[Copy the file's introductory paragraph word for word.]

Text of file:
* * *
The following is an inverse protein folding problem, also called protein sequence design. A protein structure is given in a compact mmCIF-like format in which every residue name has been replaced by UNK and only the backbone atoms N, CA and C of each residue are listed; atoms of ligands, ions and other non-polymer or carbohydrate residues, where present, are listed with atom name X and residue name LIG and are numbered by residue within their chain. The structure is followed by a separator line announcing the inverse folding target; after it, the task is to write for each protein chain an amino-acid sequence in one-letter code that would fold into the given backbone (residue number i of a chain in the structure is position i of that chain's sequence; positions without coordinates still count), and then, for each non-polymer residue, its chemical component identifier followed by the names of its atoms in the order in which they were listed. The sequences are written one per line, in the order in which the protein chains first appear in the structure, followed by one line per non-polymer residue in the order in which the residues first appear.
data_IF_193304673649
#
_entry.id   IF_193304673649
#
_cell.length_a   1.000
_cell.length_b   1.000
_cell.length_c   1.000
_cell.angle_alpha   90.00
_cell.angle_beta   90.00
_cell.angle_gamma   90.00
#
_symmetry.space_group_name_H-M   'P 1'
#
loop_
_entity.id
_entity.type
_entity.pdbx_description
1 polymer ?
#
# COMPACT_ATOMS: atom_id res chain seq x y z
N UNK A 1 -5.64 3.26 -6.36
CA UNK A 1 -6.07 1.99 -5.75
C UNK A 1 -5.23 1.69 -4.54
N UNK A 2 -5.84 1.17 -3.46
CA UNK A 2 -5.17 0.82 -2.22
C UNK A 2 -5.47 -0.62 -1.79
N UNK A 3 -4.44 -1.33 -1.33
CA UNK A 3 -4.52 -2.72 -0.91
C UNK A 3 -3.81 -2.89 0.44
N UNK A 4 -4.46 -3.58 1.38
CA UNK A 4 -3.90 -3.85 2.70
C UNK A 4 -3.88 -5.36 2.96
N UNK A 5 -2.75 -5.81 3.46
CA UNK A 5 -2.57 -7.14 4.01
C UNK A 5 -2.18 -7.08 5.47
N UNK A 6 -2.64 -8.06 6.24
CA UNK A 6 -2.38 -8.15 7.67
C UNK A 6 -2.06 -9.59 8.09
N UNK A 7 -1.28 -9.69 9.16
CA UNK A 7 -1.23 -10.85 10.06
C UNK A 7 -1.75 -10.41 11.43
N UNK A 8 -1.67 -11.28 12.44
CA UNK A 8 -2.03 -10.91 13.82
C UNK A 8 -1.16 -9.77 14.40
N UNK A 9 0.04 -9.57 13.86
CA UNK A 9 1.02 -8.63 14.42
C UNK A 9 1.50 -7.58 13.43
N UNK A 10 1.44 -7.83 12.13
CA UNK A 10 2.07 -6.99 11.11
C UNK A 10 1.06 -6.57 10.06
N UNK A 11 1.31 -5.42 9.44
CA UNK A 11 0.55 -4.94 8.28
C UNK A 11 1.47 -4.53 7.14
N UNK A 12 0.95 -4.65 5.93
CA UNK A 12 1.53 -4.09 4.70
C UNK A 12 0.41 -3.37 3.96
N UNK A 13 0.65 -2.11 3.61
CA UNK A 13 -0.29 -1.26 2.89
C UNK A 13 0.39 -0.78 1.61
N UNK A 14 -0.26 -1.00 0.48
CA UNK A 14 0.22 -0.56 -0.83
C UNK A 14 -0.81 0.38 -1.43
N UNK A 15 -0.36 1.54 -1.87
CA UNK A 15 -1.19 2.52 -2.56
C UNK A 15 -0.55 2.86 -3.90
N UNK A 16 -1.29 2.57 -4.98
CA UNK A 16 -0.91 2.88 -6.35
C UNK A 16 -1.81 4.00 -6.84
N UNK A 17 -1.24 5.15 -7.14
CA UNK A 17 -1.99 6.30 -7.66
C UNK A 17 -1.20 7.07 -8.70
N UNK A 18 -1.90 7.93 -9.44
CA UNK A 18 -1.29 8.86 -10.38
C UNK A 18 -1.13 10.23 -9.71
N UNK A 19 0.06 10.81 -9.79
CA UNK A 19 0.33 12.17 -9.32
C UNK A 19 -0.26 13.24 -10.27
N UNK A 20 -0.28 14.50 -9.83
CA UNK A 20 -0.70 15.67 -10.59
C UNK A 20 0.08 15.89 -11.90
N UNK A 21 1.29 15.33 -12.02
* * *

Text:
The following is an inverse protein folding problem, also called protein sequence design. A protein structure is given in a compact mmCIF-like format in which every residue name has been replaced by UNK and only the backbone atoms N, CA and C of each residue are listed; atoms of ligands, ions and other non-polymer or carbohydrate residues, where present, are listed with atom name X and residue name LIG and are numbered by residue within their chain. The structure is followed by a separator line announcing the inverse folding target; after it, the task is to write for each protein chain an amino-acid sequence in one-letter code that would fold into the given backbone (residue number i of a chain in the structure is position i of that chain's sequence; positions without coordinates still count), and then, for each non-polymer residue, its chemical component identifier followed by the names of its atoms in the order in which they were listed. The sequences are written one per line, in the order in which the protein chains first appear in the structure, followed by one line per non-polymer residue in the order in which the residues first appear.